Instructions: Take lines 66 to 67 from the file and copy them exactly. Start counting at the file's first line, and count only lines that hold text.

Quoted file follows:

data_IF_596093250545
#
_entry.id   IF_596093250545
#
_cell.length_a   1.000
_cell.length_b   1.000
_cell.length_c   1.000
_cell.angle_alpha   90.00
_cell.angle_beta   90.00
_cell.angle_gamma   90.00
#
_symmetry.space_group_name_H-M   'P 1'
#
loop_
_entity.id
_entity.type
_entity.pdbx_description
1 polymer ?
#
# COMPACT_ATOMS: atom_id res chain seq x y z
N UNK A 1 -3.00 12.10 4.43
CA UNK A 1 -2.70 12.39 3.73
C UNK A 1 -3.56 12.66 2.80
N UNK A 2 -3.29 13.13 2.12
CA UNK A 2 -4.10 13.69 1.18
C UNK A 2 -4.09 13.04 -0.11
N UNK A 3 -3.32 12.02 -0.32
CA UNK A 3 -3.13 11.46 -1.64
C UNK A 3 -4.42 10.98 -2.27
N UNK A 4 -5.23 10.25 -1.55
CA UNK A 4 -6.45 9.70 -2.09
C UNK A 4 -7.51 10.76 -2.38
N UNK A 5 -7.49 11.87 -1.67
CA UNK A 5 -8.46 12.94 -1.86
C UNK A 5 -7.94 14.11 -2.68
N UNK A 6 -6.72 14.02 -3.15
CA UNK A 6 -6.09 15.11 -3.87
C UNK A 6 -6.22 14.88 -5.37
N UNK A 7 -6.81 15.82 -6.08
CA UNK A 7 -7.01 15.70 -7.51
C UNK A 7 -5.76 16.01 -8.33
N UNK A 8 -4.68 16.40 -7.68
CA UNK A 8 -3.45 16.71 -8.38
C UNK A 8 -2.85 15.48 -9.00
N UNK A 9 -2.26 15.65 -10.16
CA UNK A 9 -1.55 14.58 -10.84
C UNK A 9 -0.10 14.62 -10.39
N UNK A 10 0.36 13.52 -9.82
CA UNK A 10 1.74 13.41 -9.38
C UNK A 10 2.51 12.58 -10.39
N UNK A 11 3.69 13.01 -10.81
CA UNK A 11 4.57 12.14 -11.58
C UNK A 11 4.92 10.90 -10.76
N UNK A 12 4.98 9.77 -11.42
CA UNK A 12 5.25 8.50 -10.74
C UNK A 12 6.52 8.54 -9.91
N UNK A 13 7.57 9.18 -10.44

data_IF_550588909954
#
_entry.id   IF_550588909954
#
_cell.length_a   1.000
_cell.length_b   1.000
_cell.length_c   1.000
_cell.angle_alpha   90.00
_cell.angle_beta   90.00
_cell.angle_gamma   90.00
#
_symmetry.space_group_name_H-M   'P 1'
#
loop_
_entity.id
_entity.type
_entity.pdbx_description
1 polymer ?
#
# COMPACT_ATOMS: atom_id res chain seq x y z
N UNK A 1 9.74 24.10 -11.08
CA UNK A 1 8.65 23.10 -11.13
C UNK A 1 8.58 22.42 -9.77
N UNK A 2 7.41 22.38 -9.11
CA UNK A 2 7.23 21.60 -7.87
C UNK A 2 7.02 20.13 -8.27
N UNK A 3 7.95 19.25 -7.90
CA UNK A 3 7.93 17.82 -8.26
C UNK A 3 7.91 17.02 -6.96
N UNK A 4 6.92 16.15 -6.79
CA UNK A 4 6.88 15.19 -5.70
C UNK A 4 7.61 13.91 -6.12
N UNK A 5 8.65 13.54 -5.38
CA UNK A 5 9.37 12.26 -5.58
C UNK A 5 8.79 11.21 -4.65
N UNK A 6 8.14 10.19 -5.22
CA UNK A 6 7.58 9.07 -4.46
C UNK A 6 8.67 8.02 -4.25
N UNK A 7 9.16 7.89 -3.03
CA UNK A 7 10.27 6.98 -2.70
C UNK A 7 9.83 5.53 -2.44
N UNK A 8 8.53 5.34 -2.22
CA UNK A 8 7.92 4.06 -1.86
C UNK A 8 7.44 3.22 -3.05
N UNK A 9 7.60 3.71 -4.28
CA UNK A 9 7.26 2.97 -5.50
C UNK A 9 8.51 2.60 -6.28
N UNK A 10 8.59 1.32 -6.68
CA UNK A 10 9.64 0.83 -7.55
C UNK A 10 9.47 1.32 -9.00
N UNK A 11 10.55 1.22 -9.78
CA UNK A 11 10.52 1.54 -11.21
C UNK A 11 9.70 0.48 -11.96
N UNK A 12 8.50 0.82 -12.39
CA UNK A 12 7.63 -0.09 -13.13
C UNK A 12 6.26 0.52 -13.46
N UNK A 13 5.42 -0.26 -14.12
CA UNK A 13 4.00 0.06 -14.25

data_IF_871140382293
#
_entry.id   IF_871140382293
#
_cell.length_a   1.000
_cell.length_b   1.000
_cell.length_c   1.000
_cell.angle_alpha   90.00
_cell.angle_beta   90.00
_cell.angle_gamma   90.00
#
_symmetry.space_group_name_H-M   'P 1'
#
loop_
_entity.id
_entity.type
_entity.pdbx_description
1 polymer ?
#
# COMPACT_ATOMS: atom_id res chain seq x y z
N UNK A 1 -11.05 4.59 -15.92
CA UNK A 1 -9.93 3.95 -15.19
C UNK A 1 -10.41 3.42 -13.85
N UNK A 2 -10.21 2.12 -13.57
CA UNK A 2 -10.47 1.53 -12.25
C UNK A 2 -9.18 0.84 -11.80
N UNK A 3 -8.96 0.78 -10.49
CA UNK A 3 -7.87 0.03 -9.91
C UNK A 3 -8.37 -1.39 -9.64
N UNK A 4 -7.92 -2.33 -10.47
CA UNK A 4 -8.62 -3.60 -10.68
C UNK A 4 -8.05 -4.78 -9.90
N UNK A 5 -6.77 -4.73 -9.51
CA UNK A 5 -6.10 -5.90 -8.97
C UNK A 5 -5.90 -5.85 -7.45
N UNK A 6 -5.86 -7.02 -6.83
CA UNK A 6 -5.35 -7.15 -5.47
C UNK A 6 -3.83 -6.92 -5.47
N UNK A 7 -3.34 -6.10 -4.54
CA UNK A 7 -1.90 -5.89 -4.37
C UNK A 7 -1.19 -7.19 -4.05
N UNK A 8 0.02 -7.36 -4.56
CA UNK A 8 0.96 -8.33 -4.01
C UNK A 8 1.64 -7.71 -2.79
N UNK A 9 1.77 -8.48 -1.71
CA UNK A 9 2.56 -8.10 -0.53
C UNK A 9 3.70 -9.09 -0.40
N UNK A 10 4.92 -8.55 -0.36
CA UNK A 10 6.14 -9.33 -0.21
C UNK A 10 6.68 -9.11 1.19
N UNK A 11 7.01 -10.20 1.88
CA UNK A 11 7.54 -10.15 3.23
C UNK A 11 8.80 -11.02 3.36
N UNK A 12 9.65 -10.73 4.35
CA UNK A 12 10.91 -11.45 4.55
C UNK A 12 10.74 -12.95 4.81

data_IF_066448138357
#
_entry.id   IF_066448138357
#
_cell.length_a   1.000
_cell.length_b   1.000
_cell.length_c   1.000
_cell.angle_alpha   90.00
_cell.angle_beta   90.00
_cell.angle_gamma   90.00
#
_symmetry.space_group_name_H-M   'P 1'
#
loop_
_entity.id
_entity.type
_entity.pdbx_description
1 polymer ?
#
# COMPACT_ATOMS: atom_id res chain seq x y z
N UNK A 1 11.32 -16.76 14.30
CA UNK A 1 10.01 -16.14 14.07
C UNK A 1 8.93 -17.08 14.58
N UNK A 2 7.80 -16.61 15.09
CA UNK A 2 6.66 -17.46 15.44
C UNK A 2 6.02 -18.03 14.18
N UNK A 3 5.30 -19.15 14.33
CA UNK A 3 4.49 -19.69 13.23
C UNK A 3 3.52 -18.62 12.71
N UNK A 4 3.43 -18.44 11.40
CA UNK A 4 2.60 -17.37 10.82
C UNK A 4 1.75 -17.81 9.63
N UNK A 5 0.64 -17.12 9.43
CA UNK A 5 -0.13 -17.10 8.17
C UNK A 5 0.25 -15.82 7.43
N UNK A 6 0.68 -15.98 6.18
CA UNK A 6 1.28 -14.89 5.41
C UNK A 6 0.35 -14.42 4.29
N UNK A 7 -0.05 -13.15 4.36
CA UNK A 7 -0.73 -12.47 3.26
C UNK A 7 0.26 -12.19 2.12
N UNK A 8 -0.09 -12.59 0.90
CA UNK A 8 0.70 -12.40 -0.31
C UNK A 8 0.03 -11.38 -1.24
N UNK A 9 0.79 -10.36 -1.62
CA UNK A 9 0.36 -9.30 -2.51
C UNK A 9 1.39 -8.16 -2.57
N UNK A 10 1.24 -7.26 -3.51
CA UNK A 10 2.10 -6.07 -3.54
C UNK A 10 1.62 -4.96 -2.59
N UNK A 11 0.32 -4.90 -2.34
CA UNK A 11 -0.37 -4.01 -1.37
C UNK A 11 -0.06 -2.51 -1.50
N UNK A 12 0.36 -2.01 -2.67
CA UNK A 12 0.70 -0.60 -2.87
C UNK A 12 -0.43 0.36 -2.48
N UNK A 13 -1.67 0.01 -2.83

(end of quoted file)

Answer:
_cell.angle_beta   90.00
_cell.angle_gamma   90.00